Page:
Not. One. property with a professionally installed sidewalk lost that pathway due solely to foot traffic.

There is no comparison between a property owners' sidewalk, and the property-owners' streetcurb, which can be subject to deterioration by storm water drainage, car tire abuse, and street upheaval or infrastructural failure.

You are certainly entitled to a different opinion...which stops the moment you demand a tax-funded bailout for the pre-existing or current deterioration of your walkway simply because the owners (past or present) failure to maintain it stopped.

If you would not hesitate to slap contingencies on a personal property purchase for structural or infrastructural deficiency, including its grounds, then have the goid sense to expect the Exact. Same. Contingency from the public taxpayers.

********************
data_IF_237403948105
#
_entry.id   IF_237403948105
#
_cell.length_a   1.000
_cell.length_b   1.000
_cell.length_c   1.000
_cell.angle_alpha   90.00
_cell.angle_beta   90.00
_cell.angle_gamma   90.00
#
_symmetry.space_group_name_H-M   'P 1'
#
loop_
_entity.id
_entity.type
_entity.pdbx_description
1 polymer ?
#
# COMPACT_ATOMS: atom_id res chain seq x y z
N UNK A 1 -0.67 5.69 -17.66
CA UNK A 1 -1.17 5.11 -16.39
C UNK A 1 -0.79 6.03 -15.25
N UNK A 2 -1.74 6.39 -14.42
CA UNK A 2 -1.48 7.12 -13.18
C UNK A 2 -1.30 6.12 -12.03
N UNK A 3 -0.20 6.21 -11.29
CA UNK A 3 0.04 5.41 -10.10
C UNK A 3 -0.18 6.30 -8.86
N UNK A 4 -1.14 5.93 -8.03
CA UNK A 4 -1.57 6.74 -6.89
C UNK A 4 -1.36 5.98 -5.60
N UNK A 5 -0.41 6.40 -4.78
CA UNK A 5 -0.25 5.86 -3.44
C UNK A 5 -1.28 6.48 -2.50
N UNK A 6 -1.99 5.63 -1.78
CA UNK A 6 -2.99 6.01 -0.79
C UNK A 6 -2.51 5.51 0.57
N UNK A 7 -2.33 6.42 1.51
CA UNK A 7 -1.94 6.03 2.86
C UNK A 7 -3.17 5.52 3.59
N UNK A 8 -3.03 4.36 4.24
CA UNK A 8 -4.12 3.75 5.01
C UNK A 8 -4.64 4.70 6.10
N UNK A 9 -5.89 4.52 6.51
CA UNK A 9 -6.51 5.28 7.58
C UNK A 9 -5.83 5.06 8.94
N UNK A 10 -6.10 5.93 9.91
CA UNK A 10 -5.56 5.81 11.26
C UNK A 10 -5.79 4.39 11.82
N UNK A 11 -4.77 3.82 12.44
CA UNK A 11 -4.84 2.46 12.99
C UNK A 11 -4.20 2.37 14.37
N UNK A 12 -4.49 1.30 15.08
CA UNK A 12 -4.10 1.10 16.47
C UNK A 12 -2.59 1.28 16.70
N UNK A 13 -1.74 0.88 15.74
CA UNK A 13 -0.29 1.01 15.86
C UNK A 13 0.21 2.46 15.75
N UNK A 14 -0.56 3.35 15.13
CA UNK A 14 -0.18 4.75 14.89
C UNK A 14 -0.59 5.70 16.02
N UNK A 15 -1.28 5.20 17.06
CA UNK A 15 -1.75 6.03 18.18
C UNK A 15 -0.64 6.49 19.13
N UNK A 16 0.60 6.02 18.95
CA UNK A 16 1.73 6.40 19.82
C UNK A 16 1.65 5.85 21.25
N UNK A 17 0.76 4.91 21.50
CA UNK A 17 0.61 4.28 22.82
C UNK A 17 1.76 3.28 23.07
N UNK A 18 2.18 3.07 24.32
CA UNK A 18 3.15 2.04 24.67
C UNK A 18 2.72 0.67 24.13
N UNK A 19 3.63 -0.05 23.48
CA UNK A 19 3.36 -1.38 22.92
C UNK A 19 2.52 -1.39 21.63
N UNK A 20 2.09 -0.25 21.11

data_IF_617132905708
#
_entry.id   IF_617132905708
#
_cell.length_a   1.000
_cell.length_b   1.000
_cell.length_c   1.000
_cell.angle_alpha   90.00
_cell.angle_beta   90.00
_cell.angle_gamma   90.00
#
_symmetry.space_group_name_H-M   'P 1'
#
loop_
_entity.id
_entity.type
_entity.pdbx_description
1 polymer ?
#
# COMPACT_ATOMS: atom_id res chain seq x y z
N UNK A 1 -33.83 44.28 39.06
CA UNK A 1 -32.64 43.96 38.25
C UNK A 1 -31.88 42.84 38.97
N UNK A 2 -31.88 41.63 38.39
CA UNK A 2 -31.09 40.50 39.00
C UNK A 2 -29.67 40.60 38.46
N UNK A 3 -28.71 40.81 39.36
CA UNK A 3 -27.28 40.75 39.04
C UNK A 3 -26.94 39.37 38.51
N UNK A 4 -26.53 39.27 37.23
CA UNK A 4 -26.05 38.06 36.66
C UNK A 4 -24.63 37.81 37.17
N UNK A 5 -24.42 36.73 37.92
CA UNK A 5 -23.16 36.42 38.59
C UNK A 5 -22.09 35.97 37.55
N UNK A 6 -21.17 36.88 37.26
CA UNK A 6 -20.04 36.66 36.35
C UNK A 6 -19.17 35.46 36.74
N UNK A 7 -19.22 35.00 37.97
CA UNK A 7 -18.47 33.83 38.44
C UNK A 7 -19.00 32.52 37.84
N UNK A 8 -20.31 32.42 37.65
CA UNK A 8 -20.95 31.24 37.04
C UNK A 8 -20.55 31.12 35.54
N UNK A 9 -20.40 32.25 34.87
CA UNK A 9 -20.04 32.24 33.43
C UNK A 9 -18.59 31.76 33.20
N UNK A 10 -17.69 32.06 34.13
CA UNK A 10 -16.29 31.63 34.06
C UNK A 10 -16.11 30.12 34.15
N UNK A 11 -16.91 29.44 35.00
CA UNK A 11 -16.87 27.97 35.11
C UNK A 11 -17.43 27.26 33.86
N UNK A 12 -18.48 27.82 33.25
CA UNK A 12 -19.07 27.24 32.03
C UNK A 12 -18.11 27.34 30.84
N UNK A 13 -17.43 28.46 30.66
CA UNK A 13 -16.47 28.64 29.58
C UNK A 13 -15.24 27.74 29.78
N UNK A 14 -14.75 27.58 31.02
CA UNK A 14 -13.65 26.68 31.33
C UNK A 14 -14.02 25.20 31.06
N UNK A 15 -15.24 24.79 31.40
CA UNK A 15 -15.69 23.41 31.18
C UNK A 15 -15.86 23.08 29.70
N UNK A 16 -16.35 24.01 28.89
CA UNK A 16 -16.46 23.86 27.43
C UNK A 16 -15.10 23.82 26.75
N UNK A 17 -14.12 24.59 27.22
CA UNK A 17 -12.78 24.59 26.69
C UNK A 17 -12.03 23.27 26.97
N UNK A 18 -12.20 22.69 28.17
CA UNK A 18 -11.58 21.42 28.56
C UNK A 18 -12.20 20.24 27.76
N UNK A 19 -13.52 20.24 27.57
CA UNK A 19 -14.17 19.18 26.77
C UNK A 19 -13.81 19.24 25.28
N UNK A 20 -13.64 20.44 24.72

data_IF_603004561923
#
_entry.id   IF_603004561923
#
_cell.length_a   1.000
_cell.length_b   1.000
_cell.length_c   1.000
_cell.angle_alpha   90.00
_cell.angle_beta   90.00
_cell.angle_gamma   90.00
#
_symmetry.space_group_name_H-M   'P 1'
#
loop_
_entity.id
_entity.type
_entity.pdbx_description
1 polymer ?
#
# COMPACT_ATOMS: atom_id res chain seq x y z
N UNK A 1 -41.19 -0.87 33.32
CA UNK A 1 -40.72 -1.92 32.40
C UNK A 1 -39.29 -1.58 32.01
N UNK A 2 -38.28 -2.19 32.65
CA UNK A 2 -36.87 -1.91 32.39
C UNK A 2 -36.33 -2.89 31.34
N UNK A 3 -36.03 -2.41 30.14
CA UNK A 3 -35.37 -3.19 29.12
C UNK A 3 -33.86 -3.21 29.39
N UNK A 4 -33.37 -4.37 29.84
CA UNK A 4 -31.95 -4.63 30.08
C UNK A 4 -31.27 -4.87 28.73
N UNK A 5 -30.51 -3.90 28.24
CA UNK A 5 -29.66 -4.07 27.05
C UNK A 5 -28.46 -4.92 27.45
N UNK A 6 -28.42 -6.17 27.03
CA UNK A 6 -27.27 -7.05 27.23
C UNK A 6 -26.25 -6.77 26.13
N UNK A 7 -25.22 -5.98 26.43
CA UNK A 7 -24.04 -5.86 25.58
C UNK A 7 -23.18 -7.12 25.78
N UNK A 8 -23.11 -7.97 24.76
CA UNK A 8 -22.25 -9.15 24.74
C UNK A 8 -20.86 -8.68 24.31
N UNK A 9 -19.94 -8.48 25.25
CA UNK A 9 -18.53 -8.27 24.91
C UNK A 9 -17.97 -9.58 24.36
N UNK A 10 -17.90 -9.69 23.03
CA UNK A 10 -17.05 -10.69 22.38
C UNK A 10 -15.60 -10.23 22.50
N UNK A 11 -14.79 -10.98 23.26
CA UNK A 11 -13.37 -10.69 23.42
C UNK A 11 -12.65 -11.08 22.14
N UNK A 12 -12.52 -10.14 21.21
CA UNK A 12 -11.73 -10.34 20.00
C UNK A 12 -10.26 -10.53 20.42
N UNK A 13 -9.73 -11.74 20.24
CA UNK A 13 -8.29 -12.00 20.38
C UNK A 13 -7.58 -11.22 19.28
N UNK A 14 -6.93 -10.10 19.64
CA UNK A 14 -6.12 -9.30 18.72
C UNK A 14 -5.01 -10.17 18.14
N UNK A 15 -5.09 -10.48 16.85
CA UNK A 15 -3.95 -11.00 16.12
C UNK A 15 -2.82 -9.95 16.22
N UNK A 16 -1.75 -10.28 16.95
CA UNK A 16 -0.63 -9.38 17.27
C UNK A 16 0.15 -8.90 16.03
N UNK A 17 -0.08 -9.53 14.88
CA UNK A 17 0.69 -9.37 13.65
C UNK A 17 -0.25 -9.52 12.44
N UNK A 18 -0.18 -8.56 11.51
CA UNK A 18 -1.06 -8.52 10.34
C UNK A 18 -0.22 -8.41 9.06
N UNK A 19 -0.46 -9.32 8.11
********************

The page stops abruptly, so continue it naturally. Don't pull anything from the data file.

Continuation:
Brock Masters 8 months, 3 weeks ago

Private property? I think not. If it were the property owner could control its use, choose not to put in the wheel chair cut out or remove it and put in a dirt path.

The government requires the sidewalk and forbids the owner from restricting use so it is not truly private property.

Also, the city contributes to its deterioration by forcing salt and chemical laden snow on it when clearing streets.

Steve Jacob 8 months, 3 weeks ago

If your going to throw out the word bailout a few times, isn't riding the bus a bailout? Riders only pay for 6% of it.

Deborah Snyder 8 months, 3 weeks ago

Wrong! The moment you decide to live in a community, you also must abide by the rules and regulations of that community. That is why there are zoning laws, and a monetary value to those communal enhancements called streets and sidewalks. It's what makes the sale of such property so valued over a dirt road and a worn dirt path, Mr. Masters.

Brock Masters 8 months, 3 weeks ago

Oh an exclamation point and must be right LOL.